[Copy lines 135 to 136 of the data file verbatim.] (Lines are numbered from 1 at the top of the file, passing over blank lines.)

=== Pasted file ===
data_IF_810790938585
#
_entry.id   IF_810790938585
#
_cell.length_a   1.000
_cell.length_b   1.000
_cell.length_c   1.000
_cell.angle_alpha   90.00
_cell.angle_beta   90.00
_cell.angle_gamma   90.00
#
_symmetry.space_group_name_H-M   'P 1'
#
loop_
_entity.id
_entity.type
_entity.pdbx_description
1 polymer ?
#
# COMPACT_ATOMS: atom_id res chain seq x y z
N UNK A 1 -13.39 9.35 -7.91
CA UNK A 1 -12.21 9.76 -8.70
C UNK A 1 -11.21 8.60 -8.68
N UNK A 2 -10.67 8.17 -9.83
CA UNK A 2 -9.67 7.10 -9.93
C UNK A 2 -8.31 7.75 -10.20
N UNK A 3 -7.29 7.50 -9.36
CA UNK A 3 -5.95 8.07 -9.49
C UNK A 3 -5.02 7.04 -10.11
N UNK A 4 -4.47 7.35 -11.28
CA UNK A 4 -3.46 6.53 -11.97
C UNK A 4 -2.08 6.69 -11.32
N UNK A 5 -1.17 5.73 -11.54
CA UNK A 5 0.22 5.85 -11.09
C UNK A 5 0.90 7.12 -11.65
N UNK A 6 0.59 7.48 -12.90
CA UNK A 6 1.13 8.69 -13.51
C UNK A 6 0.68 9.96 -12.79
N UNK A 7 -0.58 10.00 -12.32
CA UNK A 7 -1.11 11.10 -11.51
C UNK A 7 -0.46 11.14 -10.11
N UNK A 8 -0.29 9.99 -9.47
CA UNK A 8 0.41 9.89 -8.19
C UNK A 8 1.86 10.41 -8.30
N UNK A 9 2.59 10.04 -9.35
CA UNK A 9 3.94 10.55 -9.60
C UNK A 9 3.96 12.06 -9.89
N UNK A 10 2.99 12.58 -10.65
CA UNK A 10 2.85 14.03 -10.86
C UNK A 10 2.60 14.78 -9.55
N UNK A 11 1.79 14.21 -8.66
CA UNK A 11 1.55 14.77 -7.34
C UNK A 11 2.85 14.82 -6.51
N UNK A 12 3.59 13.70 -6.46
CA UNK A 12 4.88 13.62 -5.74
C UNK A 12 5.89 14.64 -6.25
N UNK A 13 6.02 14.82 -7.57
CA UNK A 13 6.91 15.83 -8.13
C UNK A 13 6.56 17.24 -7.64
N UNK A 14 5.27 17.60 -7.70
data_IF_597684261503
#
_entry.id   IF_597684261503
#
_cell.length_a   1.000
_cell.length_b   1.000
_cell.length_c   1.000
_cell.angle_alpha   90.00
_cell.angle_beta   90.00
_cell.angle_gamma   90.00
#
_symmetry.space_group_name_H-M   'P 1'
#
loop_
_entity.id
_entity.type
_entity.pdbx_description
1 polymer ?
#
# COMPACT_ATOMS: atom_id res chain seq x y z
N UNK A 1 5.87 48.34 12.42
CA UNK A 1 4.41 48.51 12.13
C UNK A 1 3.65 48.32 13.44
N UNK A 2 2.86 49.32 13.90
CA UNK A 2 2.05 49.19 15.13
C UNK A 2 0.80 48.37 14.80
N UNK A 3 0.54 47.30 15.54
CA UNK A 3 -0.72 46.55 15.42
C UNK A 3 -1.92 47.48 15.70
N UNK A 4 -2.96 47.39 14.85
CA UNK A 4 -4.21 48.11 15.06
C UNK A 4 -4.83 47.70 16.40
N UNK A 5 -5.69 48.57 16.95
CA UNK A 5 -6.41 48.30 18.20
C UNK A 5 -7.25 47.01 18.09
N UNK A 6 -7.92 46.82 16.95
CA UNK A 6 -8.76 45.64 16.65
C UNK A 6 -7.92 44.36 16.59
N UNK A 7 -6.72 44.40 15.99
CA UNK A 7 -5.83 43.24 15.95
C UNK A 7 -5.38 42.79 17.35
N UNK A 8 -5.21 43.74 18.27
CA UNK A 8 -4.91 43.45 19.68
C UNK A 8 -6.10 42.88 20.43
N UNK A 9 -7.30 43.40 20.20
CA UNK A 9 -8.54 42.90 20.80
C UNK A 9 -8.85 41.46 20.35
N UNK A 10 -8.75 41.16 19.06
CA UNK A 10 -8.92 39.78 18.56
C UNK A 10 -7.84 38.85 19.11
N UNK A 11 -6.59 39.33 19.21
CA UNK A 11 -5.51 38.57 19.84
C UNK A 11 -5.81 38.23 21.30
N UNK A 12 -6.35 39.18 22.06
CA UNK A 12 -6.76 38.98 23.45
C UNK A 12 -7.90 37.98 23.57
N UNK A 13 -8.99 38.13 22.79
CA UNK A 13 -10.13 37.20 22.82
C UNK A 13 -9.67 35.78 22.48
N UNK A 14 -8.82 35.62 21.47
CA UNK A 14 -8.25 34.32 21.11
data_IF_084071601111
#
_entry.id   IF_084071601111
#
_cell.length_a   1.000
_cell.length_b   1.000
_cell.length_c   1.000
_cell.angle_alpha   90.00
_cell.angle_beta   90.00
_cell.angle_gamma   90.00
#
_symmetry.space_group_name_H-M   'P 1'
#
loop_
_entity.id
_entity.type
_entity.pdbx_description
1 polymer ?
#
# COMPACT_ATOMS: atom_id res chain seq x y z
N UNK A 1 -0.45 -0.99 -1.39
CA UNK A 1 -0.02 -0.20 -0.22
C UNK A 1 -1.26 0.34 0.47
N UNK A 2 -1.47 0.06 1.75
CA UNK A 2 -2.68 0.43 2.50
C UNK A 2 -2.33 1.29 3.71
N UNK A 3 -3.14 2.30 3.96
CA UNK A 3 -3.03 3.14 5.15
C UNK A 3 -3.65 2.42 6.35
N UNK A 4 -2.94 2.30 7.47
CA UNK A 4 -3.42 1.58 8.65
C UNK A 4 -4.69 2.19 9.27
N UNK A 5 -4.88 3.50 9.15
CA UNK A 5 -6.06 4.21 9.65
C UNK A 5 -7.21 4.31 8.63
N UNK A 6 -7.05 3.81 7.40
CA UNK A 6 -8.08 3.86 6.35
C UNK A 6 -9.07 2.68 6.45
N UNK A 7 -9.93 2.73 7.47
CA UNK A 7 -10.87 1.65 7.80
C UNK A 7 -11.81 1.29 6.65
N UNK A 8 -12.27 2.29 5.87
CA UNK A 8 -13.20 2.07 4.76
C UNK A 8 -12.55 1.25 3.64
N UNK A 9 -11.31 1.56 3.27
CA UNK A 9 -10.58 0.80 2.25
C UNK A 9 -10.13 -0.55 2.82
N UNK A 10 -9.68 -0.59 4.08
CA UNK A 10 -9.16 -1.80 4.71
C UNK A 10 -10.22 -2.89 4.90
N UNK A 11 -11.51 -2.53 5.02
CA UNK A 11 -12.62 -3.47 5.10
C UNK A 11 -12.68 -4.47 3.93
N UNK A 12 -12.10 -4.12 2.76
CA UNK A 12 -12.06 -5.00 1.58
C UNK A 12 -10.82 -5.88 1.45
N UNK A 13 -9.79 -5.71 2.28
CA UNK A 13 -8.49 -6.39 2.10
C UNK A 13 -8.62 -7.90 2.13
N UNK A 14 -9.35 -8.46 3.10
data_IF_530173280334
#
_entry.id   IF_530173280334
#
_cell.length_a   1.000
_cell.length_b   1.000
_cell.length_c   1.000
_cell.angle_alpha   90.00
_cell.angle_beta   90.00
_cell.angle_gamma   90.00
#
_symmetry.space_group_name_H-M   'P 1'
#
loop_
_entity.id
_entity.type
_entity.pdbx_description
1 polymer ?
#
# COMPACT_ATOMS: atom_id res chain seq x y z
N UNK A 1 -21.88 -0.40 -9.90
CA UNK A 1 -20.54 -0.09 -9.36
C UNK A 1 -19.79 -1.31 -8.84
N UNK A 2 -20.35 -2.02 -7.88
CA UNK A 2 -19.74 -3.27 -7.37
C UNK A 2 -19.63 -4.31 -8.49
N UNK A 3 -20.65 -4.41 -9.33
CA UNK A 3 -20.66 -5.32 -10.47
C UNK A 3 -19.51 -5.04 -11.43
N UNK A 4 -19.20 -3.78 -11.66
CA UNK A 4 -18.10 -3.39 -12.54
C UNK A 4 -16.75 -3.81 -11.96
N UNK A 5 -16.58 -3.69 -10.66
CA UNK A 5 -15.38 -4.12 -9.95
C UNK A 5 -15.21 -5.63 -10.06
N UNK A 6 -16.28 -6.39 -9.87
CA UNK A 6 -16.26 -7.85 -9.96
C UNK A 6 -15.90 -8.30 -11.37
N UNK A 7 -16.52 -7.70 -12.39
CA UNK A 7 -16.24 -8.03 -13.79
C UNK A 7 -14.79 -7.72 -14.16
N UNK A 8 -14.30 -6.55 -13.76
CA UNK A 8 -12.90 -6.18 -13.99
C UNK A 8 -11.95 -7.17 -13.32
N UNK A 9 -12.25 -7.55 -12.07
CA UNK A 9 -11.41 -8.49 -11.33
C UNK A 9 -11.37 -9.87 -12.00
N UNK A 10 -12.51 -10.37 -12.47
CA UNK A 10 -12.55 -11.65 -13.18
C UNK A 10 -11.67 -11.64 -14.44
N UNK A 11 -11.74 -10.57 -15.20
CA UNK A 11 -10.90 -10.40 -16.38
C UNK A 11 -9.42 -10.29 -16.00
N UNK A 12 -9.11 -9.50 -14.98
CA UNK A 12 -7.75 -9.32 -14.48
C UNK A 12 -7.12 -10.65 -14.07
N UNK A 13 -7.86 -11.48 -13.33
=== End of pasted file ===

loop_
_entity.id